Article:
By Gabriella Hill
Prominent male feminist Michael Kimmel came to the College on Wednesday, March 30, to speak about women in business and the role of men in the fight for gender equality.
Kimmel is a professor of sociology at Stony Brook University in New York, where he founded the Center for the Study of Men and Masculinities in 2013. He is also the founder and editor of the academic journal “Men and Masculinities.”
Sponsored by the College’s Women in Business Club, Kimmel discussed the role of gender both in and out of the workplace. He also spoke about how and why men should be supportive of gender equality.
“We know that we cannot fully empower women without the support of men and boys,” Kimmel said in his opening line.
He then went on to describe the ways in which men typically think about gender equality and women’s oppression. Kimmel said men as a whole could be broken into five groups, ranging from those who understand that gender equality is right and fair but who do not actively fight for this equality to those who outwardly resist gender equality.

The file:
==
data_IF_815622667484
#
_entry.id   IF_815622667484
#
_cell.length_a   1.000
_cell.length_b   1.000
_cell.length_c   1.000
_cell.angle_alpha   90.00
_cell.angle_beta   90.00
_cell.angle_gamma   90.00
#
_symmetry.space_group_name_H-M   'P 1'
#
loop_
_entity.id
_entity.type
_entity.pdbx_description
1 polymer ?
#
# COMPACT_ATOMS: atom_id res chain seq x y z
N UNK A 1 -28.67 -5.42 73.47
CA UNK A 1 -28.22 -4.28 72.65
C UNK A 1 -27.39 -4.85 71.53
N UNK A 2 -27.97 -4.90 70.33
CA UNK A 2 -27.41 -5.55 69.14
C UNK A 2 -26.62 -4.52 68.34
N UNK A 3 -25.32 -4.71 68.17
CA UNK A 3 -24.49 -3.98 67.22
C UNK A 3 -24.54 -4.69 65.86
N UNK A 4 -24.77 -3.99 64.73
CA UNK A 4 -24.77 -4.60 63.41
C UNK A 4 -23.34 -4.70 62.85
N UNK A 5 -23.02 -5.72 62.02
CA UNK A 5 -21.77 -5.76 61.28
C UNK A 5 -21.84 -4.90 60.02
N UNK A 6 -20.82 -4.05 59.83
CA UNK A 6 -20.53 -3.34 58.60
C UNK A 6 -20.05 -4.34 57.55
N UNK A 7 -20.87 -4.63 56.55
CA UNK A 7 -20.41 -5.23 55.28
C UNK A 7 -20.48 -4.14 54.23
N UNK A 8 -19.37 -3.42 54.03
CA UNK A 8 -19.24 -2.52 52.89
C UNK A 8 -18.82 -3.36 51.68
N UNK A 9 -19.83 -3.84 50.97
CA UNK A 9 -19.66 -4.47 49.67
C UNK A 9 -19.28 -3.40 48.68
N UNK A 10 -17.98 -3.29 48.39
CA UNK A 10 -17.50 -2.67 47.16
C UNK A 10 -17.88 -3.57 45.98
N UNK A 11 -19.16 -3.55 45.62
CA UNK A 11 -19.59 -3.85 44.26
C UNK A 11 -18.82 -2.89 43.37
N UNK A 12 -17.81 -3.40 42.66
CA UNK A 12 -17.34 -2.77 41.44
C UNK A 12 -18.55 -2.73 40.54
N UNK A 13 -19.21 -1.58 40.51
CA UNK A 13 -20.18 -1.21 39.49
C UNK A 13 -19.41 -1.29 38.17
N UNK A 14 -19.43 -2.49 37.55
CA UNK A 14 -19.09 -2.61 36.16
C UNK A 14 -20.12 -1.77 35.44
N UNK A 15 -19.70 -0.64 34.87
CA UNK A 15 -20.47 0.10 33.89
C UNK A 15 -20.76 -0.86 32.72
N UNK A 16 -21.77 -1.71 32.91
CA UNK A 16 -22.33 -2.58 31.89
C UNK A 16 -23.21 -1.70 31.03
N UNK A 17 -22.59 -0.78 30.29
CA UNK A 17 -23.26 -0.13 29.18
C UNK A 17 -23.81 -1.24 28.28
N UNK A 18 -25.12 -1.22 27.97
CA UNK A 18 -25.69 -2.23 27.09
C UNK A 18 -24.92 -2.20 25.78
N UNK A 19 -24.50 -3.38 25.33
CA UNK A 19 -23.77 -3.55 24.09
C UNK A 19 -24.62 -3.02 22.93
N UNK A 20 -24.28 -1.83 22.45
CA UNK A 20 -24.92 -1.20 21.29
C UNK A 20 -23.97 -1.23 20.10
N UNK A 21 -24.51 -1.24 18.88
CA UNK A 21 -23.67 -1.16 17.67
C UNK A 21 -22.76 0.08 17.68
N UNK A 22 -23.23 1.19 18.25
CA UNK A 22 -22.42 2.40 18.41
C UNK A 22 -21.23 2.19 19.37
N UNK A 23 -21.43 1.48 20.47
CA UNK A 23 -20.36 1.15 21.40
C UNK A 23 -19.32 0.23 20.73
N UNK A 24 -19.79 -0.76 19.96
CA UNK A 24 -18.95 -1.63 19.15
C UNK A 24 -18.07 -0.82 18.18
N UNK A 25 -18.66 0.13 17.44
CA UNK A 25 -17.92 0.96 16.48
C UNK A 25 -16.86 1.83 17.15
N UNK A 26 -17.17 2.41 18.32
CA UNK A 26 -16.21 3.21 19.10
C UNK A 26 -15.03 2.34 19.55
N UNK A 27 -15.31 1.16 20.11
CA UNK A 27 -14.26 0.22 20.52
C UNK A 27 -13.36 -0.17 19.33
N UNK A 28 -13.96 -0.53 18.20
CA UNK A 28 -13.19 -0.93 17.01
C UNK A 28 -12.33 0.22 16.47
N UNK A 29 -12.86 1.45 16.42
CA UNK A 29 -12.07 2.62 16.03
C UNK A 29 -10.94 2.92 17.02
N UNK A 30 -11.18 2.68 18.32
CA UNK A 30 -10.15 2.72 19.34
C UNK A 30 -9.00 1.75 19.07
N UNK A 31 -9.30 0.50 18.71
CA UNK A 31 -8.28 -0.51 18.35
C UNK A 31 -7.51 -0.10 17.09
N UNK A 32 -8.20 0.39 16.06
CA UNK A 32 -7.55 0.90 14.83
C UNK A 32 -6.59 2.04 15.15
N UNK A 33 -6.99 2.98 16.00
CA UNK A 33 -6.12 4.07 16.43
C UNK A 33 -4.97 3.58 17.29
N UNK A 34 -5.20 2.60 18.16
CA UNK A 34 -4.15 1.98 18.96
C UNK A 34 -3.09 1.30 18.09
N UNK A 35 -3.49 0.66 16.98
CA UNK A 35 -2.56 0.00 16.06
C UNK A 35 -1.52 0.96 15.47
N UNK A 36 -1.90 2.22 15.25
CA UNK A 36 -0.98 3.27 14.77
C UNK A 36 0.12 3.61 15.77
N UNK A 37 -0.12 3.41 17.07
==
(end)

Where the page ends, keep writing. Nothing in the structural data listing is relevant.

According to Kimmel, the latter group does not understand women’s oppression and, as such, rejects the notion that there is still work to be done in order to achieve gender equality. Unfortunately, Kimmel said most men fall into this category, which he attributed to the fact that gender is largely invisible to men.
“Privilege is invisible to those who have it,” Kimmel said. His lecture aimed to make men understand the need for gender equality and just how beneficial it can be for both women and men.
In addition to workplace inequality, Kimmel also discussed the changing dynamics in households. It used to be that men would go to work while women stayed home and took care of the children. Today, however, women are not solely responsible for childcare. Instead, more and more women are joining the professional field.
According to Kimmel, the key to a successful marriage is creating an atmosphere where both the men and women in a household feel that the workload is equal and that they are working together to ensure fairness.
“The more equal a marriage is, the more likely it is to survive,” Kimmel said.
In fact, men who share household chores with their wives have happier and healthier wives and children. They are also able to achieve higher levels of marital satisfaction, according to Kimmel.
“Balancing work and family is the only way men can get the life (they) want,” Kimmel said, before explaining that gender equality in and out of the workplace is a win-win for both men and women.
In his concluding remarks, Kimmel said, “Gender equality is not only about women, it is about everyone.”